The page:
Dissolution and Calling of Parliament Bill DebateFull Debate: Read Full Debate
Jim ShannonMain Page: Jim Shannon (Democratic Unionist Party - Strangford)
Department Debates - View all Jim Shannon's debates with the Cabinet Office
Legislation Debates - View all Jim Shannon's contributions to the Dissolution and Calling of Parliament Bill 2021-22
Yes, that is precisely the point, and that underlies a number of our considerations. In the place of a prescriptive statutory scheme, we can place our trust instead in the ability of people to choose against the behaviour that they observe from parties in Parliament.
Let me turn to new clause 5, which is also in the name of the hon. Member for Rhondda. It would require the House to start sitting 14 days after a general election. Although I agree that Parliament should meet as soon as possible after polling day, it is not necessary to codify that in legislation. Fundamentally, this is a similar type of argument. It is difficult to reconcile more extensive codification with the scheme of the Bill, and I shall set out the reasons why.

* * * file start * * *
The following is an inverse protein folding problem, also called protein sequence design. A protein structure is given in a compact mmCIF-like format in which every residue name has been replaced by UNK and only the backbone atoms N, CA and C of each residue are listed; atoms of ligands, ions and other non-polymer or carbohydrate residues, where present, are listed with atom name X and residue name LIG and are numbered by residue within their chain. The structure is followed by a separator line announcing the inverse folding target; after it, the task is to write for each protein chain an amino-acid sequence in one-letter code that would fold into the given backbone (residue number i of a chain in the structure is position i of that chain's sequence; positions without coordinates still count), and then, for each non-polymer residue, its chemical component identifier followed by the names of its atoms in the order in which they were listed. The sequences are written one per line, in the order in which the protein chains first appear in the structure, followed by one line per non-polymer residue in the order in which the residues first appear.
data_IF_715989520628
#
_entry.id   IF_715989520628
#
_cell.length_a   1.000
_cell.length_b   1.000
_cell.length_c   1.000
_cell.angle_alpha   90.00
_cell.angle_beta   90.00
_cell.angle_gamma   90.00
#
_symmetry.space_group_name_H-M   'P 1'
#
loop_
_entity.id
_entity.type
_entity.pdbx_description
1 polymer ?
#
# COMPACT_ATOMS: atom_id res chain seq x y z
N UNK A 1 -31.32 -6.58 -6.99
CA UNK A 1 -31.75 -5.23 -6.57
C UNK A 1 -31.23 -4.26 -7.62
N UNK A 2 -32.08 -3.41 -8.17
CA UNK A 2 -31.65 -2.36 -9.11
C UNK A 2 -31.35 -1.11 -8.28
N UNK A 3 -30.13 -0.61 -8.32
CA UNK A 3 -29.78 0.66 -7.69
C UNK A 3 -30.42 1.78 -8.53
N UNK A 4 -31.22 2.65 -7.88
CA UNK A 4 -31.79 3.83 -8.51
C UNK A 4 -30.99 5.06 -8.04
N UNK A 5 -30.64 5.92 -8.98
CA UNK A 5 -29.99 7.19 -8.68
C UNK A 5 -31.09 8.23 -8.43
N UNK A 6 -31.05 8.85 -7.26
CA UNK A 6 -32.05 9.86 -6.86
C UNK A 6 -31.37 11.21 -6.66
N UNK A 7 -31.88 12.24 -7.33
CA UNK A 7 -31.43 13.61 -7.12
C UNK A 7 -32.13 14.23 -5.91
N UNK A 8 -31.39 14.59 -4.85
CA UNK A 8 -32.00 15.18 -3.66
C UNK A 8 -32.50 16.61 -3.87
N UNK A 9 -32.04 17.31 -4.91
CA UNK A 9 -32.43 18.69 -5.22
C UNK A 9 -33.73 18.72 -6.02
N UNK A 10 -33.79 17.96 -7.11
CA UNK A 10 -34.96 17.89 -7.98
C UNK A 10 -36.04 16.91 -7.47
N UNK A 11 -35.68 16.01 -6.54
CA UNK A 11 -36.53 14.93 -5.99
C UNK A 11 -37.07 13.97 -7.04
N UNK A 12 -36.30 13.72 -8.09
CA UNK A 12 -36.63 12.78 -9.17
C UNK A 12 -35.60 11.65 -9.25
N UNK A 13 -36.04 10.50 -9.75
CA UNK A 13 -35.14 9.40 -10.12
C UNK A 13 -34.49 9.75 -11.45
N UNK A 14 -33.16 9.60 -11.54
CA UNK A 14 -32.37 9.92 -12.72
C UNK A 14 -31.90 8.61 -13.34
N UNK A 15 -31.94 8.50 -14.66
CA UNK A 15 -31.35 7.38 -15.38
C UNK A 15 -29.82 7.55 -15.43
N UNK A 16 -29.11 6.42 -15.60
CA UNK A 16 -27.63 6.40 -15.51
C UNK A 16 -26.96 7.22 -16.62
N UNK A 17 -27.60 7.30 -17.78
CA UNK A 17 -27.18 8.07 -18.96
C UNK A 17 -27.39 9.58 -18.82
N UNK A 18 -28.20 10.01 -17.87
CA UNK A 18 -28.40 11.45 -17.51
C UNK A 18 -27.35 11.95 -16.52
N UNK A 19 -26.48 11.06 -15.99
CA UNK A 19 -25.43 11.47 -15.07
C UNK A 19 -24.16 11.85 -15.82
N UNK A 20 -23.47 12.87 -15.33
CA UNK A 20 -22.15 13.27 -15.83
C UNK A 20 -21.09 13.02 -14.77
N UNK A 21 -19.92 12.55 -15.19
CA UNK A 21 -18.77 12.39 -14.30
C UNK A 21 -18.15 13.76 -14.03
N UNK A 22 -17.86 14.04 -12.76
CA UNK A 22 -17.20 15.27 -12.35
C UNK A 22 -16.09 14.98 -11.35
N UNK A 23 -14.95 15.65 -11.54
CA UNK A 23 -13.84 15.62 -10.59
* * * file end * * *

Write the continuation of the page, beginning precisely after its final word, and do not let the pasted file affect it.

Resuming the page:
First, we think it is unnecessary to allow for such a 14-day period. Before and under the 2011 Act, the date of the first meeting of Parliament was set by the sovereign on the advice of the Prime Minister. In practice, Parliament has met within one to two weeks of a general election on all but two occasions since 1950. There are compelling practical reasons for a new Government to call a new Parliament as soon as possible. As I put it earlier, no Government can manage without supply. As the Joint Committee put it,
“without…the authorisation of the Commons to spend money…a modern administration could manage months at best”.
Ultimately, having won an election, any new Government would want to assemble Parliament to pass their Queen’s Speech at the earlier opportunity, and be able to move on to legislation and supply.
The hon. Gentleman makes precisely the point that goes to the new clause, which is that a Government would, I would have thought, want to assemble faster than 14 days, but there can be occasions when more than 14 days may be needed. Therefore, both these arguments point to flexibility, and that is my principal concern about the new clause.